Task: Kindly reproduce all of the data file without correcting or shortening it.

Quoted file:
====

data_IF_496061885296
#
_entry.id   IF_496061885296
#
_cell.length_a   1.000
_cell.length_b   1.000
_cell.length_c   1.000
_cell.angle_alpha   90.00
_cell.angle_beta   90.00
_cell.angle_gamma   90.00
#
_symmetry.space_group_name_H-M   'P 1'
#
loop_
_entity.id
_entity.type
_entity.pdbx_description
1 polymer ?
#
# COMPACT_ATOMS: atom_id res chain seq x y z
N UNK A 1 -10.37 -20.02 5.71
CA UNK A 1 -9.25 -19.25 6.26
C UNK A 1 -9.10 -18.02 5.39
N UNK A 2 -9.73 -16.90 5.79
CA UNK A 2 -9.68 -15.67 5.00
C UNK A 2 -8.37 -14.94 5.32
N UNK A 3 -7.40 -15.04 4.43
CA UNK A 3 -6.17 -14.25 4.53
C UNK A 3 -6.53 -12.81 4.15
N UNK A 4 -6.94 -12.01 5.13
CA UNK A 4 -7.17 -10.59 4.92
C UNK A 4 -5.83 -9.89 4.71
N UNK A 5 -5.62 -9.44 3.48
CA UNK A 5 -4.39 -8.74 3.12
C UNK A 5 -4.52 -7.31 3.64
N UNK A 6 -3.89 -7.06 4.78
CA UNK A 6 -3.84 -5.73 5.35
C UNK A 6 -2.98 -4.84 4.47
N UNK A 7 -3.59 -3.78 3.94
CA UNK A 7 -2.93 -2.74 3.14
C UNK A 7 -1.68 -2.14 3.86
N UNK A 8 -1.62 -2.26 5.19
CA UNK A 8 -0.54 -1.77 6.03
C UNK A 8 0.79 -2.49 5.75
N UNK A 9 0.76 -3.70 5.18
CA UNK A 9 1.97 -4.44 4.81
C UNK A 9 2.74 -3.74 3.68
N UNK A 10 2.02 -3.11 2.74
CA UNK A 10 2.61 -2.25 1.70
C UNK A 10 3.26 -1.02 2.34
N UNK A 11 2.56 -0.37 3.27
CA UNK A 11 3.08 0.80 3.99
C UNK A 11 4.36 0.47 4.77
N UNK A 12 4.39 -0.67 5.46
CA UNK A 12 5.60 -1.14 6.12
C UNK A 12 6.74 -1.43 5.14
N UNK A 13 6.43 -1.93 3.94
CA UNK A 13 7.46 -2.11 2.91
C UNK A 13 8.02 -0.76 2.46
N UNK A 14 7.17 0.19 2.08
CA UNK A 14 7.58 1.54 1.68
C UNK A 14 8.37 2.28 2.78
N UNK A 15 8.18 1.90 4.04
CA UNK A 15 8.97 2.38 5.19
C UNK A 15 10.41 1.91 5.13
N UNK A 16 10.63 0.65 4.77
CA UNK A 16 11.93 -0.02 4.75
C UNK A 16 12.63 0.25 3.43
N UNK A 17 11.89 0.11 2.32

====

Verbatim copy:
data_IF_496061885296
#
_entry.id   IF_496061885296
#
_cell.length_a   1.000
_cell.length_b   1.000
_cell.length_c   1.000
_cell.angle_alpha   90.00
_cell.angle_beta   90.00
_cell.angle_gamma   90.00
#
_symmetry.space_group_name_H-M   'P 1'
#
loop_
_entity.id
_entity.type
_entity.pdbx_description
1 polymer ?
#
# COMPACT_ATOMS: atom_id res chain seq x y z
N UNK A 1 -10.37 -20.02 5.71
CA UNK A 1 -9.25 -19.25 6.26
C UNK A 1 -9.10 -18.02 5.39
N UNK A 2 -9.73 -16.90 5.79
CA UNK A 2 -9.68 -15.67 5.00
C UNK A 2 -8.37 -14.94 5.32
N UNK A 3 -7.40 -15.04 4.43
CA UNK A 3 -6.17 -14.25 4.53
C UNK A 3 -6.53 -12.81 4.15
N UNK A 4 -6.94 -12.01 5.13
CA UNK A 4 -7.17 -10.59 4.92
C UNK A 4 -5.83 -9.89 4.71
N UNK A 5 -5.62 -9.44 3.48
CA UNK A 5 -4.39 -8.74 3.12
C UNK A 5 -4.52 -7.31 3.64
N UNK A 6 -3.89 -7.06 4.78
CA UNK A 6 -3.84 -5.73 5.35
C UNK A 6 -2.98 -4.84 4.47
N UNK A 7 -3.59 -3.78 3.94
CA UNK A 7 -2.93 -2.74 3.14
C UNK A 7 -1.68 -2.14 3.86
N UNK A 8 -1.62 -2.26 5.19
CA UNK A 8 -0.54 -1.77 6.03
C UNK A 8 0.79 -2.49 5.75
N UNK A 9 0.76 -3.70 5.18
CA UNK A 9 1.97 -4.44 4.81
C UNK A 9 2.74 -3.74 3.68
N UNK A 10 2.02 -3.11 2.74
CA UNK A 10 2.61 -2.25 1.70
C UNK A 10 3.26 -1.02 2.34
N UNK A 11 2.56 -0.37 3.27
CA UNK A 11 3.08 0.80 3.99
C UNK A 11 4.36 0.47 4.77
N UNK A 12 4.39 -0.67 5.46
CA UNK A 12 5.60 -1.14 6.12
C UNK A 12 6.74 -1.43 5.14
N UNK A 13 6.43 -1.93 3.94
CA UNK A 13 7.46 -2.11 2.91
C UNK A 13 8.02 -0.76 2.46
N UNK A 14 7.17 0.19 2.08
CA UNK A 14 7.58 1.54 1.68
C UNK A 14 8.37 2.28 2.78
N UNK A 15 8.18 1.90 4.04
CA UNK A 15 8.97 2.38 5.19
C UNK A 15 10.41 1.91 5.13
N UNK A 16 10.63 0.65 4.77
CA UNK A 16 11.93 -0.02 4.75
C UNK A 16 12.63 0.25 3.43
N UNK A 17 11.89 0.11 2.32